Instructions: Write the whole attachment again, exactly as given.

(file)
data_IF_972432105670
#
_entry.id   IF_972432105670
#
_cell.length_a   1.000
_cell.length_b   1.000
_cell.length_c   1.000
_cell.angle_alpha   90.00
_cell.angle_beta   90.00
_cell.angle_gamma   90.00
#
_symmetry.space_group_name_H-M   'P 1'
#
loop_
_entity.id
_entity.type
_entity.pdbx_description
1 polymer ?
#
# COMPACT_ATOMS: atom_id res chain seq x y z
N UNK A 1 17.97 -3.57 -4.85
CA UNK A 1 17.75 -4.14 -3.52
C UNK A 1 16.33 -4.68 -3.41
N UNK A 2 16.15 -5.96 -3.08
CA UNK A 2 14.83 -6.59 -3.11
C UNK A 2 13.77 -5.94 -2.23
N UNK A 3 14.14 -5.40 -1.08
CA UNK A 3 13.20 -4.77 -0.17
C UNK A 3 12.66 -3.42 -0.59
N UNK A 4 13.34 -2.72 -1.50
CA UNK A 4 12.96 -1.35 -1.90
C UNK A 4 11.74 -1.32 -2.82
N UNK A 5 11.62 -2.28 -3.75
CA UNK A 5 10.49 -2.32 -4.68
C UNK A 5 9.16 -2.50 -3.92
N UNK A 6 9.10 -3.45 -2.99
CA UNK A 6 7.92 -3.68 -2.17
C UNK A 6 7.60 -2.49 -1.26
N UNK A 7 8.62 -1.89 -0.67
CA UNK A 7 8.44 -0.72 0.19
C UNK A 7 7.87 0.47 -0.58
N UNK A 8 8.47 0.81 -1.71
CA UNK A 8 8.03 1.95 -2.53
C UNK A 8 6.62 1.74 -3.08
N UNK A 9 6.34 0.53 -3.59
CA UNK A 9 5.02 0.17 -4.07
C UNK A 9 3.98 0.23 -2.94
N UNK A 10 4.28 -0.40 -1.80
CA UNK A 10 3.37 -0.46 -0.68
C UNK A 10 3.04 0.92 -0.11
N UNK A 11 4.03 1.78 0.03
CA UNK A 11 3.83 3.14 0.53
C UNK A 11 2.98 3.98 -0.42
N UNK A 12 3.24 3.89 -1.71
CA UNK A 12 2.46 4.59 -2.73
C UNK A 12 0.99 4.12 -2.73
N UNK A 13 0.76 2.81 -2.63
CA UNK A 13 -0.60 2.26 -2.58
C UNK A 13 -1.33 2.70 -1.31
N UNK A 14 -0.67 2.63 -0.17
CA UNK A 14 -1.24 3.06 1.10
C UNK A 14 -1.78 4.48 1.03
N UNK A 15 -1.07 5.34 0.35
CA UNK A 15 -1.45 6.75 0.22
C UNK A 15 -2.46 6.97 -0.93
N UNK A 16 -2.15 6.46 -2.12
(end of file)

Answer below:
data_IF_972432105670
#
_entry.id   IF_972432105670
#
_cell.length_a   1.000
_cell.length_b   1.000
_cell.length_c   1.000
_cell.angle_alpha   90.00
_cell.angle_beta   90.00
_cell.angle_gamma   90.00
#
_symmetry.space_group_name_H-M   'P 1'
#
loop_
_entity.id
_entity.type
_entity.pdbx_description
1 polymer ?
#
# COMPACT_ATOMS: atom_id res chain seq x y z
N UNK A 1 17.97 -3.57 -4.85
CA UNK A 1 17.75 -4.14 -3.52
C UNK A 1 16.33 -4.68 -3.41
N UNK A 2 16.15 -5.96 -3.08
CA UNK A 2 14.83 -6.59 -3.11
C UNK A 2 13.77 -5.94 -2.23
N UNK A 3 14.14 -5.40 -1.08
CA UNK A 3 13.20 -4.77 -0.17
C UNK A 3 12.66 -3.42 -0.59
N UNK A 4 13.34 -2.72 -1.50
CA UNK A 4 12.96 -1.35 -1.90
C UNK A 4 11.74 -1.32 -2.82
N UNK A 5 11.62 -2.28 -3.75
CA UNK A 5 10.49 -2.32 -4.68
C UNK A 5 9.16 -2.50 -3.92
N UNK A 6 9.10 -3.45 -2.99
CA UNK A 6 7.92 -3.68 -2.17
C UNK A 6 7.60 -2.49 -1.26
N UNK A 7 8.62 -1.89 -0.67
CA UNK A 7 8.44 -0.72 0.19
C UNK A 7 7.87 0.47 -0.58
N UNK A 8 8.47 0.81 -1.71
CA UNK A 8 8.03 1.95 -2.53
C UNK A 8 6.62 1.74 -3.08
N UNK A 9 6.34 0.53 -3.59
CA UNK A 9 5.02 0.17 -4.07
C UNK A 9 3.98 0.23 -2.94
N UNK A 10 4.28 -0.40 -1.80
CA UNK A 10 3.37 -0.46 -0.68
C UNK A 10 3.04 0.92 -0.11
N UNK A 11 4.03 1.78 0.03
CA UNK A 11 3.83 3.14 0.53
C UNK A 11 2.98 3.98 -0.42
N UNK A 12 3.24 3.89 -1.71
CA UNK A 12 2.46 4.59 -2.73
C UNK A 12 0.99 4.12 -2.73
N UNK A 13 0.76 2.81 -2.63
CA UNK A 13 -0.60 2.26 -2.58
C UNK A 13 -1.33 2.70 -1.31
N UNK A 14 -0.67 2.63 -0.17
CA UNK A 14 -1.24 3.06 1.10
C UNK A 14 -1.78 4.48 1.03
N UNK A 15 -1.07 5.34 0.35
CA UNK A 15 -1.45 6.75 0.22
C UNK A 15 -2.46 6.97 -0.93
N UNK A 16 -2.15 6.46 -2.12